Cow-Calf Corner: Arctic freeze and government thaw; Reducing the risk of a calf scours outbreak

Jan. 28, 2018

Arctic freeze and government thaw
by Derrell S. Peel, Oklahoma State University Extension livestock marketing specialist

Extreme cold temperatures and heavy snow will grip much of the eastern half of the country this week. From eastern Montana, across the Great Lakes and the Midwest to the east coast and the southeast, wind, snow and winter mix will likely impact cattle, travel and a host of markets in the coming days. 

Beef markets will mostly be impacted by reduced feedlot performance and carcass weights; possible disruptions in movement of cattle to packing plants; and potential transportation delays of products through wholesale and retail markets. Production losses due to winter weather can reduce beef supplies and may have residual impacts for several weeks. Individual cattle producers, in feedlots and in the country, will face numerous management challenges and increased production costs. Beef demand may also be impacted as weather disrupts travel and business.  

Additional data will help to determine the market impacts of severe winter weather. Although USDA Agricultural Marketing Service (AMS) continued to release price reports during the shutdown, USDA National Agricultural Statistics Service (NASS) and other agencies that provide agricultural data were closed. The opening of the federal government late last week will eventually lead to resumption of interrupted data flows. Among many repercussions of the federal government shutdown, agricultural data has been severely disrupted. Some reports will resume after a delay and some may be completely skipped. Numerous crop, livestock and trade reports were missed in January, which are important for cattle and beef markets.

Missing from delayed or skipped January reports are the monthly crop production (including the Dec. 1 hay stocks by state) and the annual crop production report that will confirm 2018 production of corn and other feed grains, soybeans and hay. The grain stocks report provides information about crop market conditions for the current marketing year. The winter wheat/canola seedings report will provide information about winter wheat pasture.

The January livestock trade data (for November) was not reported and will be important to close out 2018 livestock and meat import and export totals.  Detailed weekly cattle slaughter data has not been reported since early December along with carcass weights by slaughter class. These are important to finalize 2018 beef production totals and also to assess the current status of cattle markets including weather impacts. 

The January Cattle on Feed report was not released last Friday (and may be skipped entirely) and the very important annual Cattle report that was due to be released Jan. 31 will undoubtedly be delayed. This crucial report will confirm cattle inventories as of Jan. 1, 2019, and will provide indications of cattle herd dynamics in the coming year. It is critical that these and other data reports resume quickly.  


Reducing the risk of a calf scours outbreak
by Glenn Selk, Oklahoma State University Emeritus Extension animal scientist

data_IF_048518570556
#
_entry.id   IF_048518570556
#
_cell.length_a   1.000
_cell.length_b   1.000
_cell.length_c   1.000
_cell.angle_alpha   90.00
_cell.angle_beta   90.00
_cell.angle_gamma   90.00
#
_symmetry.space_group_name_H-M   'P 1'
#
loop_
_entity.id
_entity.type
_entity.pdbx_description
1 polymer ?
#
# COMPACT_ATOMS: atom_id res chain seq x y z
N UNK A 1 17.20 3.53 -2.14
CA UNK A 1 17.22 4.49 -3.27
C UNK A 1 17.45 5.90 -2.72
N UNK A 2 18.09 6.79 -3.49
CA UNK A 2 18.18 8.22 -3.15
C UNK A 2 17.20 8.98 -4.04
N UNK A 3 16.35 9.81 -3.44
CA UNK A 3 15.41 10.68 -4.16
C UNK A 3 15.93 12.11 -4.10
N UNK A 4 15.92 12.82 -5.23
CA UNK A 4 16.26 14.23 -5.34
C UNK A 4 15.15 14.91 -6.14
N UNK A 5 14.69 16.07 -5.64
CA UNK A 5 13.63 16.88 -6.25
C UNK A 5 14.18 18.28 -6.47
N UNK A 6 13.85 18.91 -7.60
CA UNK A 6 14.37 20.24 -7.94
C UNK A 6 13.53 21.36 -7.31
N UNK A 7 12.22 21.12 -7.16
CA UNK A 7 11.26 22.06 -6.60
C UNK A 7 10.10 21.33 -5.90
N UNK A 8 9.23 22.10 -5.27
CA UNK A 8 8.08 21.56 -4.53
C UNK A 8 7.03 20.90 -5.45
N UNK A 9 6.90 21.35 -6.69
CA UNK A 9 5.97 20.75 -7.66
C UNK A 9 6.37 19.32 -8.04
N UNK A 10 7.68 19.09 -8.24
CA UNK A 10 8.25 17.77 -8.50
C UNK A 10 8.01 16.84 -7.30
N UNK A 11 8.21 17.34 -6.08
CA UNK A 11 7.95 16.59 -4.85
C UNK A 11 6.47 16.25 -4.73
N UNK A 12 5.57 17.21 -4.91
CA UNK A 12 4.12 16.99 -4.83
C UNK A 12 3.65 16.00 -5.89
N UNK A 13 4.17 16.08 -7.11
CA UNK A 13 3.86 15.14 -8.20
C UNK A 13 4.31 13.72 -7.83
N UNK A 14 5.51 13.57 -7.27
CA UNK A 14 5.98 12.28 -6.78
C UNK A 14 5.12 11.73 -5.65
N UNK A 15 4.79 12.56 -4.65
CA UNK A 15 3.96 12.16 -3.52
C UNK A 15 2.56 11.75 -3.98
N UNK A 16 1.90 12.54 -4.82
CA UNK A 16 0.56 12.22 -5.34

(Adapted from “Neonatal Calf Diarrhea Complex” by John Kirkpatrick, DVM

Neonatal calf diarrhea (commonly called “calf scours”) is one of the most costly disease entities in the beef cattle business.  Fall-calving herds have the help of the hot, late summer/early fall sunshine to reduce the buildup and spread of the pathogens that cause calf diarrhea. 

However, whether you have spring or fall-calving cows (or both) there are some key management procedures that will reduce the likelihood of a scours outbreak in your calves.  These procedures are meant to decrease the pathogen exposure to the newborn calf. Other measures will be discussed in a later newsletter that are intended to increase the immunity that protects the calf from the pathogens in his environment.

1)Calve in clean and dry areas. 

2)Calve heifers earlier than the cow herd.

3)Avoid congregating and creating muddy, pathogen infested areas in calving pastures
a) If possible, avoid loose hay feeding in calving pastures.
b) If hay is fed, use bale rings or hay feeders and move feeders frequently.
c) Move pairs to larger pastures promptly. Larger herds may want to study and employ the Sandhills Calving System.

4) Use biosecurity and biocontainment measures for all herd additions: 
a) Isolate, quarantine, and perform appropriate tests on all herd additions.
b) Introduce pregnant herd additions at least 30 days prior to the start of calving season. This will allow time for exposure to new pathogens, antibody development and secretion of antibodies into the colostrum.
c) Do not add calves to the herd until the youngest calf in the herd is over 30 days of age. Buying a calf at a livestock auction or from a dairy for a cow that has lost a calf can introduce diseases that your herd may not have immunity against.

5. Isolation and treatment: 
a) Remove sick calves from the herd immediately. One sick calf can produce overwhelming pathogen exposure by shedding as many as 100 million bacteria or viruses per milliliter of feces (500 million bacteria and or viruses per teaspoon of feces).
b) Visit with your local large animal veterinarian to determine best treatment options for the pathogens affecting your calves.
c) Treating the sick calves should occur after handling the well calves.  Clean and disinfect all equipment.  Clothing, boots, gloves, etc. worn while treating sick calves should not be worn when handling well calves.

Cow-Calf Corner is a newsletter by the Oklahoma Cooperative Extension Agency. 

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